From The Health Forum NZ fb page
With the vaccination of our NZ children looming, you might be interested to see how “exceptional circumstances” allow for the fast tracking of the Covid 19 vaccine for children. I recommend you read this after you have had a few alcoholic beverages, or doused yourself in lavender oil.
FDA vs. CDC and the adolescent vaccine
The Pfizer vaccine is now authorized, by the FDA, for emergency use among people aged 12+. In other words, you could go right now and get a vaccine in your 12 year old’s arm (dependent on your state and physician, I’ll get to that in a little). However, the CDC advisory board (called ACIP) has yet to meet (they are meeting Wednesday; here is the agenda). So, what’s going on?
In normal times…
A vaccine sponsor (like Pfizer) would collect at least 6 months of follow-up data from Phase III clinical trials and submit an extensive application to the FDA. Then, the FDA would have 10 months to review, approve, and license. During this time it’s federally mandated that an external review board for the FDA (called VRBPAC) has a meeting. This is where we (the public) get to see the clinical trial data for the first time (hundreds and hundreds of pages). VRBPAC provides a formal recommendation to the FDA.
Then an external committee for the CDC (called ACIP) offers a second recommendation. The CDC Director has to ratify the ACIP decision.
The CDC typically needs to approve for three reasons:
1. Insurance to cover the vaccine
2. Government funds to be adjudicated to pay for the vaccine for uninsured kids (called the Vaccines for Children program)
3. CDC handles the logistics for delivery of vaccine, so they have to formally approve what they are distributing.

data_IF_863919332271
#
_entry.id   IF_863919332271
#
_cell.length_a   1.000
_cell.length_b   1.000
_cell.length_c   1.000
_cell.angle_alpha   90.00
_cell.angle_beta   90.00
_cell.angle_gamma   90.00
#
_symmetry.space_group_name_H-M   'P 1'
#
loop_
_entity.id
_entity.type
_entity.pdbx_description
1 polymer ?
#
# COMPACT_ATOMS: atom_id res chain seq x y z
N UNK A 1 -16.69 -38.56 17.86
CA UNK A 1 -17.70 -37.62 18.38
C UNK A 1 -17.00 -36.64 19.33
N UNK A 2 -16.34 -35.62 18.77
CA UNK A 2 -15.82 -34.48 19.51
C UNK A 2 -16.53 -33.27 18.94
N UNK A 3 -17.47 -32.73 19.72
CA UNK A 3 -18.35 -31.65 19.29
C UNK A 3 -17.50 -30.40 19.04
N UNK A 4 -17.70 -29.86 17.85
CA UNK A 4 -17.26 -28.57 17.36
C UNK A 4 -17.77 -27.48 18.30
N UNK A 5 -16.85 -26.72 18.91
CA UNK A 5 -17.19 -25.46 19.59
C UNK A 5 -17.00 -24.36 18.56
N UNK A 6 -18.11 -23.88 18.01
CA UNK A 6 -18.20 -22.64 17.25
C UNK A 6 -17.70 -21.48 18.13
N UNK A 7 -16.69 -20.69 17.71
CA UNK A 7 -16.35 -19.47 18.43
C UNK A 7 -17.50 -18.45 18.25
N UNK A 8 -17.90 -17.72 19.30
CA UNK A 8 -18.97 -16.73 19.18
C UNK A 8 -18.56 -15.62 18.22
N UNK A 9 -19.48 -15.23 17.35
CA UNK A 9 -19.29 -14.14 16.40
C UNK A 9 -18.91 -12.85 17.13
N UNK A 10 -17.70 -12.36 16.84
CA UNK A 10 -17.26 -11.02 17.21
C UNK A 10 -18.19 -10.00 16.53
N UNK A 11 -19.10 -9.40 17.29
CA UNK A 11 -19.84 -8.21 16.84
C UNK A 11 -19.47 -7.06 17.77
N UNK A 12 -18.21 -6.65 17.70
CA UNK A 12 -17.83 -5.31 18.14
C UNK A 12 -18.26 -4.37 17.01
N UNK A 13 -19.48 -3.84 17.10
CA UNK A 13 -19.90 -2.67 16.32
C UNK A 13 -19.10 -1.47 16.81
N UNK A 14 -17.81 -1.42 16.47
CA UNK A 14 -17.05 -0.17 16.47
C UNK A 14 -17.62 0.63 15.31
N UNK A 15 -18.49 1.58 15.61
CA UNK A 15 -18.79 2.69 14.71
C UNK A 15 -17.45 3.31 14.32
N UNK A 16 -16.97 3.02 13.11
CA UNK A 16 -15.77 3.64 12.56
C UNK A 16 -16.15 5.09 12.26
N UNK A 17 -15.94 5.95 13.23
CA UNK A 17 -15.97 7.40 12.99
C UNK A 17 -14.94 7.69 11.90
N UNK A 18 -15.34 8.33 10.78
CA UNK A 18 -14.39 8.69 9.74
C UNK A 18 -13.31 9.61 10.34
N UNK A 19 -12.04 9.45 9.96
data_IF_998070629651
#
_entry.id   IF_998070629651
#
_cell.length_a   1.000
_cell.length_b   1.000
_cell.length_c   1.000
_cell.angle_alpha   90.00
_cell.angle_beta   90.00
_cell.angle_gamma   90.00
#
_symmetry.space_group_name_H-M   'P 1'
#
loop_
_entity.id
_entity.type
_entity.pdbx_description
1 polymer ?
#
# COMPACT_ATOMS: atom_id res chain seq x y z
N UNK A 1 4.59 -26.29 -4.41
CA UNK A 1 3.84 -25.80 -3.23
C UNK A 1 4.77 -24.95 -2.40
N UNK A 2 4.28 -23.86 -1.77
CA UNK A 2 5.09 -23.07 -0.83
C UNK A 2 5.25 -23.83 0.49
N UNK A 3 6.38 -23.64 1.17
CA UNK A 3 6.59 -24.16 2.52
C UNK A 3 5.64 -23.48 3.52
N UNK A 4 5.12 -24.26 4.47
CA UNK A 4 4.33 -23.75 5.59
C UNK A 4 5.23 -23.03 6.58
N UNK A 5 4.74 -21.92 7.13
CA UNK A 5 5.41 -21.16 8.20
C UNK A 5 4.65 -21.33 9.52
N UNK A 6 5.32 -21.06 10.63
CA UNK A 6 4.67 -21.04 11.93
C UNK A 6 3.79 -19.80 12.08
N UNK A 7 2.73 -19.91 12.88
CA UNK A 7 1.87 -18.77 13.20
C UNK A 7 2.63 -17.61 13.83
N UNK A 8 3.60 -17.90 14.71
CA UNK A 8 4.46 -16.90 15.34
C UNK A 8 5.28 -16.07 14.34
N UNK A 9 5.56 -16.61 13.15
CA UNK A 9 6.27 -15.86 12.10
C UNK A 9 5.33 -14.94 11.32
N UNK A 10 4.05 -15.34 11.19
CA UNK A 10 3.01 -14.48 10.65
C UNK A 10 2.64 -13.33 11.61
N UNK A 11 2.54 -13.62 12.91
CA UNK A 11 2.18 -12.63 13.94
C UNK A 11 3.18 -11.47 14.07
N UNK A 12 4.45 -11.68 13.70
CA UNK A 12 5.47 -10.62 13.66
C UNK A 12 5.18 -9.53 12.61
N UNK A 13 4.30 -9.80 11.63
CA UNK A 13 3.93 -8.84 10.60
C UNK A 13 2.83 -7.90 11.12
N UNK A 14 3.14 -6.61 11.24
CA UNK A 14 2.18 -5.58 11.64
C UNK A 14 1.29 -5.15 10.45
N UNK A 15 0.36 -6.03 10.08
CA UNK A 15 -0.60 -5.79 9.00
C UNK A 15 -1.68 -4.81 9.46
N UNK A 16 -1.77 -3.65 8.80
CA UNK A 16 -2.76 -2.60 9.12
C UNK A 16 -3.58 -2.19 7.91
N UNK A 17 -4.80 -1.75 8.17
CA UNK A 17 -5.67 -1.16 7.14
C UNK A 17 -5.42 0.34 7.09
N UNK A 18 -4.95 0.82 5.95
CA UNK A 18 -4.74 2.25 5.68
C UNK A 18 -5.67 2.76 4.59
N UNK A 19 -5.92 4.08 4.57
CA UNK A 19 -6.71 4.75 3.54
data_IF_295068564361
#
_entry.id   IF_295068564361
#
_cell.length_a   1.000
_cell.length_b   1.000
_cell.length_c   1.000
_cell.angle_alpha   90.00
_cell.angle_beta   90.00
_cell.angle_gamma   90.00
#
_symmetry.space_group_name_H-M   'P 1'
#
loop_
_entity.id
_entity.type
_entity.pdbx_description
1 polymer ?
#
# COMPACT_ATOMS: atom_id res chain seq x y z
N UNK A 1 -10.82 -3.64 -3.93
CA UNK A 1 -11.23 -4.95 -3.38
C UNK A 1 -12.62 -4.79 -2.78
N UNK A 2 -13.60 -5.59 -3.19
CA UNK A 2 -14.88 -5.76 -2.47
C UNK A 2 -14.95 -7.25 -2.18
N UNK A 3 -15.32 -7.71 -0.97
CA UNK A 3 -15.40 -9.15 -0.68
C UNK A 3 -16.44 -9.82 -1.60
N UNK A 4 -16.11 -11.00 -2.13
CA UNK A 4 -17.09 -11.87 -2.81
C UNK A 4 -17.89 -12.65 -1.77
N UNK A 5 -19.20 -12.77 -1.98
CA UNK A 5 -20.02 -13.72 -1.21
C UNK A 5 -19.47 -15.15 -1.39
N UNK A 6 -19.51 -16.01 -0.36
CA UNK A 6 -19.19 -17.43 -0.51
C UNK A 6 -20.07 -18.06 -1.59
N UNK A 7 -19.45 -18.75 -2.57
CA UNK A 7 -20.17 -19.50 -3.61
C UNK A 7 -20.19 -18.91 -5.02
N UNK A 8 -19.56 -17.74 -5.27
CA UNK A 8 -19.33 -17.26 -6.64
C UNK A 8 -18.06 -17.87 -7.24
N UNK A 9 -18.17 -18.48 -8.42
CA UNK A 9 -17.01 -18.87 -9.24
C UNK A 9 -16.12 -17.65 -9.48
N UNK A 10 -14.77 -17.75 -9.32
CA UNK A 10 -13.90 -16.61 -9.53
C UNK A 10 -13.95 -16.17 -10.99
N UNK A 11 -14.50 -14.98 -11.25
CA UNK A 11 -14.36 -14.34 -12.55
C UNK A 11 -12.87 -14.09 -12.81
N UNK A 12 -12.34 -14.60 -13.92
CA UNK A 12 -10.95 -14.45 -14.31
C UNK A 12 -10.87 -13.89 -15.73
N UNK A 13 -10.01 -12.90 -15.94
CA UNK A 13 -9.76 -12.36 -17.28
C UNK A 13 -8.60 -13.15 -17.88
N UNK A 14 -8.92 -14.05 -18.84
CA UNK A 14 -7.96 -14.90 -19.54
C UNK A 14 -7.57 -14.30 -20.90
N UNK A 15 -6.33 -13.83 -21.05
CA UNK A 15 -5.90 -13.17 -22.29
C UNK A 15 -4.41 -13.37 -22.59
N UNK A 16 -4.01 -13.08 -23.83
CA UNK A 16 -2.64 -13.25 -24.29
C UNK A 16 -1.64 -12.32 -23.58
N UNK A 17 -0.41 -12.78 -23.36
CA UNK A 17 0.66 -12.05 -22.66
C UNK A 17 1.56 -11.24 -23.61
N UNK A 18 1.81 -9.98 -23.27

In abnormal times…If there’s a pandemic or global emergency, a sponsor can apply for an Emergency Use Authorization (EUA). The sponsor only needs 2 months of follow-up clinical trial data to apply. Then, the rest of the process is basically the same. When a sponsor applies for a EUA, it’s under the assumption that the sponsor will apply for a full license once they have the follow-up data (showing vaccine longevity, continued safety) and necessary documents (like manufacturing processes). Then the FDA has 6-10 months to review. This is where the adult Pfizer vaccine is right now.
But this is abnormal times…
The adolescent vaccine is NOT a new EUA; it’s an extension or an amendment of the adult EUA. So, the FDA doesn’t require a VRBPAC meeting. The FDA internally reviewed data and deemed it safe and effective for emergency use (which led to today’s announcement).
The ACIP meets Wednesday, which is basically a formality. Importantly, though, we (the public) will get to see some data. In some states, only pediatricians can give vaccines to kiddos (not pharmacies). Also, a LOT of physicians will still wait for the ACIP recommendation. So, this CDC meeting is still an important step.
Bottom line: The Pfizer vaccine is officially authorized for patients. We will still get a lot of new and important information on Wednesday.
I hope I didn’t make this already confusing process even more confusing.
Love, YLEData sources on my newsletter here: https://yourlocalepidemiologist.substack.com/…/fda-vs…Post reproduced from